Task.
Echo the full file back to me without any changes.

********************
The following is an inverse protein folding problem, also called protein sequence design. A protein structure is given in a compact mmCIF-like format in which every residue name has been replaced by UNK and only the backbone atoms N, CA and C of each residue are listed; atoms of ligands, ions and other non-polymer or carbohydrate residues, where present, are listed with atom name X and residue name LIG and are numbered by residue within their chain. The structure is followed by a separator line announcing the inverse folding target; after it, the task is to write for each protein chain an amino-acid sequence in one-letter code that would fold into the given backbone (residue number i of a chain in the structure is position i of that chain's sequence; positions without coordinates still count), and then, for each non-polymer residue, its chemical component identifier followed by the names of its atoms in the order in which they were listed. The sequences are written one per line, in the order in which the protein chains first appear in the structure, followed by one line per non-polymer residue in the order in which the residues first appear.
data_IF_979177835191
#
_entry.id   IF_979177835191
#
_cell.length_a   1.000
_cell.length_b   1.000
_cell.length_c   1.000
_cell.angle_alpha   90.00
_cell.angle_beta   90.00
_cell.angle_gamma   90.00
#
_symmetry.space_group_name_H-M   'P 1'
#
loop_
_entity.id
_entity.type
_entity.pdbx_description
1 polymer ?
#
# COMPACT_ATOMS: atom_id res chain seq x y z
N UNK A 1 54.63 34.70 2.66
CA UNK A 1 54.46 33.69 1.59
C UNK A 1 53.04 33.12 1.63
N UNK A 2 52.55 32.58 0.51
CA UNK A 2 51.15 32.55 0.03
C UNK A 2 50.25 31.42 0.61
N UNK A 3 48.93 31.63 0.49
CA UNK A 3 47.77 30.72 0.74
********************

The following is an inverse protein folding problem, also called protein sequence design. A protein structure is given in a compact mmCIF-like format in which every residue name has been replaced by UNK and only the backbone atoms N, CA and C of each residue are listed; atoms of ligands, ions and other non-polymer or carbohydrate residues, where present, are listed with atom name X and residue name LIG and are numbered by residue within their chain. The structure is followed by a separator line announcing the inverse folding target; after it, the task is to write for each protein chain an amino-acid sequence in one-letter code that would fold into the given backbone (residue number i of a chain in the structure is position i of that chain's sequence; positions without coordinates still count), and then, for each non-polymer residue, its chemical component identifier followed by the names of its atoms in the order in which they were listed. The sequences are written one per line, in the order in which the protein chains first appear in the structure, followed by one line per non-polymer residue in the order in which the residues first appear.
data_IF_979177835191
#
_entry.id   IF_979177835191
#
_cell.length_a   1.000
_cell.length_b   1.000
_cell.length_c   1.000
_cell.angle_alpha   90.00
_cell.angle_beta   90.00
_cell.angle_gamma   90.00
#
_symmetry.space_group_name_H-M   'P 1'
#
loop_
_entity.id
_entity.type
_entity.pdbx_description
1 polymer ?
#
# COMPACT_ATOMS: atom_id res chain seq x y z
N UNK A 1 54.63 34.70 2.66
CA UNK A 1 54.46 33.69 1.59
C UNK A 1 53.04 33.12 1.63
N UNK A 2 52.55 32.58 0.51
CA UNK A 2 51.15 32.55 0.03
C UNK A 2 50.25 31.42 0.61
N UNK A 3 48.93 31.63 0.49
CA UNK A 3 47.77 30.72 0.74